Many modern varieties are expensive so to get a good germination fill a clean seed tray with moist Wool Compost for Seeds without compressing it. Sow the seed spaced 5cms (2”) apart and 1 - 1.5 cms (1/4- 3/8”) deep. Water gently and allow to drain, cover the seed tray and keep as near to a temperature of 20°C (68°F) as possible. Once germinated place the seedlings in a position with as much light as possible and in a temperature of as near 20°C (68°F) during the day and 13°C (55°F) at night as can be maintained.

    When the leaves of the seedlings are starting to touch, pot them on into next size pots filled with Wool Compost for Vegetables and Salads, carefully lifting the entire root ball around the seedling. Place them in as light a position as possible in a temperature as near as is practicable to the above.

    When half of propagated plants are showing their first flowers it is time to plant them all into their final pots. They grow well in containers of Wool Compost for Vegetable and Salads or for very particularly vigorous varieties try the Double Strength Wool Compost. For plants growing in the greenhouse or outdoor border beds, replace a spade full of soil with a spade full of Double Strength Wool Compost at each planting position. They will then get off to a flying start!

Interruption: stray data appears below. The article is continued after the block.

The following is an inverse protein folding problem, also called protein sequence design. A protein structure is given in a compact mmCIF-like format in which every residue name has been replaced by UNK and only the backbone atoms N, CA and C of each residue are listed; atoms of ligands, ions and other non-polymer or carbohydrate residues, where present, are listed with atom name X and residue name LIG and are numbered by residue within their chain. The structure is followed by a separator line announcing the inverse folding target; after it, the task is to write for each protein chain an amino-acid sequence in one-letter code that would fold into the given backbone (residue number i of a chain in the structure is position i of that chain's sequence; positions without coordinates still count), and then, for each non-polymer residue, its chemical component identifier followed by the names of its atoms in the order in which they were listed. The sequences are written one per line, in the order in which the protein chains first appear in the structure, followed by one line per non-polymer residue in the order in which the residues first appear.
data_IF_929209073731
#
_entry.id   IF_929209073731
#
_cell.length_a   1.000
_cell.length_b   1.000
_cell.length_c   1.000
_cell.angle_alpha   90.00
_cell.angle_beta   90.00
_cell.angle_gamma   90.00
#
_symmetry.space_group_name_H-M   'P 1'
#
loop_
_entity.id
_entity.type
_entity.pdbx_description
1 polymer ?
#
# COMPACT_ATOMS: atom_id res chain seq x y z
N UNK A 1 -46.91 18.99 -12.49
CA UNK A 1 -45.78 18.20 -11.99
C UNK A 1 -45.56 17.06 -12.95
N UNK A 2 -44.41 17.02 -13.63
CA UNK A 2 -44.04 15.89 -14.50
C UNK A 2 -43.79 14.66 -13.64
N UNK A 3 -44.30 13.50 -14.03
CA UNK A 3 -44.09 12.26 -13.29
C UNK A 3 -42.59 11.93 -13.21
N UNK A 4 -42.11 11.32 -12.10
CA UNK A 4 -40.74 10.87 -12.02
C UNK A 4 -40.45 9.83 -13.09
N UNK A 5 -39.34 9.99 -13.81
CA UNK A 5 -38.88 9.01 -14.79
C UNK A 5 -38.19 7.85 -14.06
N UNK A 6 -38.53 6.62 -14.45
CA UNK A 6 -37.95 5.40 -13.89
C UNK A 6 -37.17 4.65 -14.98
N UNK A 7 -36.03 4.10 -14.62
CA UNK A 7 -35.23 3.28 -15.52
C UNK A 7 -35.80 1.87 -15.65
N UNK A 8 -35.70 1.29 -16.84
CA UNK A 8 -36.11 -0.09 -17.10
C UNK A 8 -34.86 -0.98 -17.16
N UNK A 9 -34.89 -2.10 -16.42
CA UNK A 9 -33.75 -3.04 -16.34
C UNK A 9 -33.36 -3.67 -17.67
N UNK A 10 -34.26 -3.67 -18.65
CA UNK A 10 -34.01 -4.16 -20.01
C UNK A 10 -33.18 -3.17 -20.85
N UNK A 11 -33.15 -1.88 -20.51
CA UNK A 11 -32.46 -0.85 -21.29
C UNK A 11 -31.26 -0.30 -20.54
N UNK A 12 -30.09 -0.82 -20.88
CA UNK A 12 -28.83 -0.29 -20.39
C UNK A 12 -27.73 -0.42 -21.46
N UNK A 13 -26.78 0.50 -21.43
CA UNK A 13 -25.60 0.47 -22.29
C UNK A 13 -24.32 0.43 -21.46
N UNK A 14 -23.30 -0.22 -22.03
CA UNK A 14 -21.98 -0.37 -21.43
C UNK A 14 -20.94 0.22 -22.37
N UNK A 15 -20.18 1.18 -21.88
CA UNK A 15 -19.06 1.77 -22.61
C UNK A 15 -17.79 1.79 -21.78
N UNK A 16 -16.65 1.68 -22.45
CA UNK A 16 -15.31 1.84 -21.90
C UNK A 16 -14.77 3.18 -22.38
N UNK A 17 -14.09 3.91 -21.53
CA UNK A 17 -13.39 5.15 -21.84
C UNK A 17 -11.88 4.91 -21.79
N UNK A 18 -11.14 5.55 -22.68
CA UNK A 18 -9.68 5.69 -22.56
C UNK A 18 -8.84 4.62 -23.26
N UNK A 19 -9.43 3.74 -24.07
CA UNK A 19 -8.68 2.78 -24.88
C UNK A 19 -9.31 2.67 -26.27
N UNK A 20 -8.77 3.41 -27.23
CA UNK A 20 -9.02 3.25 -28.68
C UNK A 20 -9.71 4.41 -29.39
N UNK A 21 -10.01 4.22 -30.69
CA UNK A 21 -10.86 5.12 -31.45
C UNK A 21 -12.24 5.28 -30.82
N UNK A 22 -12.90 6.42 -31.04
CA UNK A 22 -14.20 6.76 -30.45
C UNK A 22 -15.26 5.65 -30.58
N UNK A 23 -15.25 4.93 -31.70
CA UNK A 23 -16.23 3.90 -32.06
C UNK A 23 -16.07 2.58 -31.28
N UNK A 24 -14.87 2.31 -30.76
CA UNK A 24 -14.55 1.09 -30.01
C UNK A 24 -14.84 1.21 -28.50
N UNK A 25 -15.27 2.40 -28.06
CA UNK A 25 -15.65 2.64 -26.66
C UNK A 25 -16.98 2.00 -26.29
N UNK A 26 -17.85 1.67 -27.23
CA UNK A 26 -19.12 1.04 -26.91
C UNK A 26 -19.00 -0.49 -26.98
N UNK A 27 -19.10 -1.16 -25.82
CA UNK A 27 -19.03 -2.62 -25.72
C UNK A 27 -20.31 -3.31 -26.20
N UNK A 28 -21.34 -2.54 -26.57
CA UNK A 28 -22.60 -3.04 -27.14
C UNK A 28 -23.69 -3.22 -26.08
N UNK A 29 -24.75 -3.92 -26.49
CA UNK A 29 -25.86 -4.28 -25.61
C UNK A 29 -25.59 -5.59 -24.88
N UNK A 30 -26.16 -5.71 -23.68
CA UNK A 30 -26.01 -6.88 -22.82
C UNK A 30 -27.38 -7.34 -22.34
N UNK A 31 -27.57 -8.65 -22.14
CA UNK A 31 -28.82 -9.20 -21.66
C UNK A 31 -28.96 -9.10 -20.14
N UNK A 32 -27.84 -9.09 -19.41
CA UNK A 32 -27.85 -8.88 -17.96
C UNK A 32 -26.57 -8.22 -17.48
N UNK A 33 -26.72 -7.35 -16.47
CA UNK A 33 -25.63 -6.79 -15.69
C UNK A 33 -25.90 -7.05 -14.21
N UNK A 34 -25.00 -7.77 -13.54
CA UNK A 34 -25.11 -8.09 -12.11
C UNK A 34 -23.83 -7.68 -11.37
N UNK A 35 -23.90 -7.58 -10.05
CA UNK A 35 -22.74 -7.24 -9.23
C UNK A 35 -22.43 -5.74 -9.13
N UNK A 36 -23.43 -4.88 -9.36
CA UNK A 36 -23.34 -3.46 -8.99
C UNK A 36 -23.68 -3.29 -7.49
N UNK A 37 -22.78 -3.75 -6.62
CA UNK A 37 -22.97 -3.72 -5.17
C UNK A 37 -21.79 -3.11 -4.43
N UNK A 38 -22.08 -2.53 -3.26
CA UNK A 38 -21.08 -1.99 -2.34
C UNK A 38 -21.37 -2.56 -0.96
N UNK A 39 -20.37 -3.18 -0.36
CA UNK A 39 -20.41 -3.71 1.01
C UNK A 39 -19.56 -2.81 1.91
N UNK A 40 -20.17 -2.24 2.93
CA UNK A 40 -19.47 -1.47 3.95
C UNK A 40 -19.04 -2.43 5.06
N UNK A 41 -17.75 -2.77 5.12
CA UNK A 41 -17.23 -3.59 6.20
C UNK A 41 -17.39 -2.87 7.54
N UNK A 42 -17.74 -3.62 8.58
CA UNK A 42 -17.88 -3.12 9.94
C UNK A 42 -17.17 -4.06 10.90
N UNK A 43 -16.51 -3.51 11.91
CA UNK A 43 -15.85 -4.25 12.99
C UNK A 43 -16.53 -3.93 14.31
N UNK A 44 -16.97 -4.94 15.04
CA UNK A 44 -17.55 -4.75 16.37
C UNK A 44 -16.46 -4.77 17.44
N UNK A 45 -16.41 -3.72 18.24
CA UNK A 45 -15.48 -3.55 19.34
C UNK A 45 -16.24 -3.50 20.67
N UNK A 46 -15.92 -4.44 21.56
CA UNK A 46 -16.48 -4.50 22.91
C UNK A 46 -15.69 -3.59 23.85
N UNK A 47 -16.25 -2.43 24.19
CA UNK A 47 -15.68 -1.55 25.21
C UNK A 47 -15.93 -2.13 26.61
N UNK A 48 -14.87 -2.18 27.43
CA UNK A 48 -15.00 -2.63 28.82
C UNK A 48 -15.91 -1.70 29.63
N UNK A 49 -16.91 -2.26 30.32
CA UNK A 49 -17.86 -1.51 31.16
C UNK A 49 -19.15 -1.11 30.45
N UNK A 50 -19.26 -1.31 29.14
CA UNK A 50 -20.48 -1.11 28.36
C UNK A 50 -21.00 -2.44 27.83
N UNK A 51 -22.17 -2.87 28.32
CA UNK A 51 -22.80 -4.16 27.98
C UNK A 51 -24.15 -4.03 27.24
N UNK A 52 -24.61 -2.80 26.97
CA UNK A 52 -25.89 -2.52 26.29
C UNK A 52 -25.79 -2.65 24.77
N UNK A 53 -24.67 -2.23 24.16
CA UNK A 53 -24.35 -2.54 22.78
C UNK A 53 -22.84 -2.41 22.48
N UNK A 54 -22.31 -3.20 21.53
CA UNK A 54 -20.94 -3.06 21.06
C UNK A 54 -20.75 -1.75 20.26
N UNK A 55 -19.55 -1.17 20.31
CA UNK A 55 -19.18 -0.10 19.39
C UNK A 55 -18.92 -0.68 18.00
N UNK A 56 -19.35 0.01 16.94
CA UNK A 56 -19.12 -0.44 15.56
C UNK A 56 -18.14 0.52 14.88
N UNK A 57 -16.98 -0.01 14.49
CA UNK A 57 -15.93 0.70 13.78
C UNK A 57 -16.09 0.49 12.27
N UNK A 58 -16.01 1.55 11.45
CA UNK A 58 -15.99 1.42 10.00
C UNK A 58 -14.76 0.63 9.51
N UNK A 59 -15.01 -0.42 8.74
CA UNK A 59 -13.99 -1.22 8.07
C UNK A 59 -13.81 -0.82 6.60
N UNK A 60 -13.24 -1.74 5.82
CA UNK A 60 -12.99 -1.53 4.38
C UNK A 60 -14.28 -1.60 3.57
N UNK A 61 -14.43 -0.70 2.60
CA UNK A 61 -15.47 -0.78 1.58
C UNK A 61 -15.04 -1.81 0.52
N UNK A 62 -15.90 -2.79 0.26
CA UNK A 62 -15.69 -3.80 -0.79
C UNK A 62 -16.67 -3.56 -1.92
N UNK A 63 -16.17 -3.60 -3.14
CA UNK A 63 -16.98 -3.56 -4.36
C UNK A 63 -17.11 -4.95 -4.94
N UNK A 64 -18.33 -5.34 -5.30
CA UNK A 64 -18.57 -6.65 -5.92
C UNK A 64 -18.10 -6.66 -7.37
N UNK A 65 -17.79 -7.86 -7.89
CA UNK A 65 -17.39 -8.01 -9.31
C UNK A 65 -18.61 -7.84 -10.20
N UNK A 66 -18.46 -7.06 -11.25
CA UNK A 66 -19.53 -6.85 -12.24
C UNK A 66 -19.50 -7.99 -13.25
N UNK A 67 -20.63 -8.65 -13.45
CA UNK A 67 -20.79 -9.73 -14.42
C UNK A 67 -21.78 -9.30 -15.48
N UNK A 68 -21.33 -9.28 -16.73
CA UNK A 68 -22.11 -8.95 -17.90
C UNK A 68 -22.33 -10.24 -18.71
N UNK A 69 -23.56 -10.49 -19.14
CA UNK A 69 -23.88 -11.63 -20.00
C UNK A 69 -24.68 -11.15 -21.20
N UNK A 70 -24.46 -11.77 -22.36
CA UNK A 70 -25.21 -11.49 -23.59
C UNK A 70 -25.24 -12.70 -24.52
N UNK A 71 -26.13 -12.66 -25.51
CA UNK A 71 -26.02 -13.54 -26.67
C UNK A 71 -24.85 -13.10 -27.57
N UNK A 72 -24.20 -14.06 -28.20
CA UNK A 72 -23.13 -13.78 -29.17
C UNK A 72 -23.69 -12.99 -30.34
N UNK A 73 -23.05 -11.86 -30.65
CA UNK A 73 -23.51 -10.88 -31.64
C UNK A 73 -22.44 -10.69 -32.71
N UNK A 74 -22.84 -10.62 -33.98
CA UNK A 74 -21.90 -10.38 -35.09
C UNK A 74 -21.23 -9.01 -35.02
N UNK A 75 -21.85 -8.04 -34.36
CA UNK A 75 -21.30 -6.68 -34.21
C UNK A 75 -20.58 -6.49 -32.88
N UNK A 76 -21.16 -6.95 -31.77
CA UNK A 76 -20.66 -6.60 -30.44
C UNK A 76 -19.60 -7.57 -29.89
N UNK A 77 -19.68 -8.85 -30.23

Less water is needed when growing in Wool Compost™ but the plants should be kept uniformly moist.

    Good crops of tomatoes can be grown outdoors in the North in sheltered locations. Strategically placed containers of Wool Compost™ can yield excellent crops as can a sheltered border. My ‘Ferline,’ and the latest ‘Blight resistant’ varieties will grow to 4 - 5 trusses here in Yorkshire, during most seasons.

    The secret to outdoor tomato growing lies in propagating well developed plants. From a mid- March sowing they usually have the first truss setting by the time the last frost has gone and they can take full advantage of the early summer weather. Whatever weather the coming season brings, strong healthy plants raised and grown in Dalefoot composts have the potential to create heavy crops with that luscious, unique tomato flavour.